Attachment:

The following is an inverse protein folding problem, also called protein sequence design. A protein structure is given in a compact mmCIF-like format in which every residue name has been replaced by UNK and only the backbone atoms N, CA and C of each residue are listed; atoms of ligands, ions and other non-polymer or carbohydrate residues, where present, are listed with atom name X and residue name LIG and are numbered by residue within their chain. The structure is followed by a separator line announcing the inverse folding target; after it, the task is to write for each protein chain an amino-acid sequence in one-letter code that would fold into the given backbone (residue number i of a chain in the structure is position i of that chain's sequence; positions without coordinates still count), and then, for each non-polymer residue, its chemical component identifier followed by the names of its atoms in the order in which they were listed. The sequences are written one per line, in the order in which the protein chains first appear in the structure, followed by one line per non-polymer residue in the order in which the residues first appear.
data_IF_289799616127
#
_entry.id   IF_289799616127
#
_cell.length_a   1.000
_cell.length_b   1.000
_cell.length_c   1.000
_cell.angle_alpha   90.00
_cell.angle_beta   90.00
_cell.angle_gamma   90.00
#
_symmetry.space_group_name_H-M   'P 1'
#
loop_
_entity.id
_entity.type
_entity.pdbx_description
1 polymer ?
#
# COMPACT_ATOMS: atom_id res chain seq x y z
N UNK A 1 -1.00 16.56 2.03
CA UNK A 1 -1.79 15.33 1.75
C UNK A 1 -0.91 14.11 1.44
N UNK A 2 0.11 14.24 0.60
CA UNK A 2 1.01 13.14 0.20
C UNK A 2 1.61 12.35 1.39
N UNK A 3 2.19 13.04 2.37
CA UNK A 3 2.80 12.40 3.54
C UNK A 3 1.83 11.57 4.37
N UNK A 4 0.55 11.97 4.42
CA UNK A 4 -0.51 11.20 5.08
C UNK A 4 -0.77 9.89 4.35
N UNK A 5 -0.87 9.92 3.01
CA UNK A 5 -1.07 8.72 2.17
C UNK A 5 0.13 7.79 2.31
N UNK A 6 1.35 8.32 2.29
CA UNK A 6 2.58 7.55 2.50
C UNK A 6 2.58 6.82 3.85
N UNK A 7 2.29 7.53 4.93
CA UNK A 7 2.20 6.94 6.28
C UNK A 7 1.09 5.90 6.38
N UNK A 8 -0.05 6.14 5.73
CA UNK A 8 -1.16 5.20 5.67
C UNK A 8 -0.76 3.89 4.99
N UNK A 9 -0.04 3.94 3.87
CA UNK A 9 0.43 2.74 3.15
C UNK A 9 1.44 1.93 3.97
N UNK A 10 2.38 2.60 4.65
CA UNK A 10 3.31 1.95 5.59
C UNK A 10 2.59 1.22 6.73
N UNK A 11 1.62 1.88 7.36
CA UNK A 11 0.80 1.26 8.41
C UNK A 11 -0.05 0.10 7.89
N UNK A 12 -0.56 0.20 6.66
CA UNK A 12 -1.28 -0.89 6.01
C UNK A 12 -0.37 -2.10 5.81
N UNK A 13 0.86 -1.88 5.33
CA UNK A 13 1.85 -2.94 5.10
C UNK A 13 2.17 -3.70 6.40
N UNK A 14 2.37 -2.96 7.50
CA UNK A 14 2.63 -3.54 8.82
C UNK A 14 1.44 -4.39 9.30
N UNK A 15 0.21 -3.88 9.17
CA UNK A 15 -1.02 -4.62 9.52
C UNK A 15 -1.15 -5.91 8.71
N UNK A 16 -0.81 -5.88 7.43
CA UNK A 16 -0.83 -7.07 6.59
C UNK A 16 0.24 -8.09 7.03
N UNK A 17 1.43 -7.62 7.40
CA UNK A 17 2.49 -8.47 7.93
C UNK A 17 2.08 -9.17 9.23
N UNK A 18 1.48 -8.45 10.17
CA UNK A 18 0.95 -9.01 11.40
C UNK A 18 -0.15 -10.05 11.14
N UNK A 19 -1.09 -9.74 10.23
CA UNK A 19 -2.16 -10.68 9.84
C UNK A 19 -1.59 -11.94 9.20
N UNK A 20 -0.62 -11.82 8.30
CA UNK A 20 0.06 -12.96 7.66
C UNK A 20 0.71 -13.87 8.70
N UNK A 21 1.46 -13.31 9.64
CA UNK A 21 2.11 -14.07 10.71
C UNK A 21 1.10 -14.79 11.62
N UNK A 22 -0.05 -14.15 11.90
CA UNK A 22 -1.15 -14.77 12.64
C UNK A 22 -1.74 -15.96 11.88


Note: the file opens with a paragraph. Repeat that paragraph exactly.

The following is an inverse protein folding problem, also called protein sequence design. A protein structure is given in a compact mmCIF-like format in which every residue name has been replaced by UNK and only the backbone atoms N, CA and C of each residue are listed; atoms of ligands, ions and other non-polymer or carbohydrate residues, where present, are listed with atom name X and residue name LIG and are numbered by residue within their chain. The structure is followed by a separator line announcing the inverse folding target; after it, the task is to write for each protein chain an amino-acid sequence in one-letter code that would fold into the given backbone (residue number i of a chain in the structure is position i of that chain's sequence; positions without coordinates still count), and then, for each non-polymer residue, its chemical component identifier followed by the names of its atoms in the order in which they were listed. The sequences are written one per line, in the order in which the protein chains first appear in the structure, followed by one line per non-polymer residue in the order in which the residues first appear.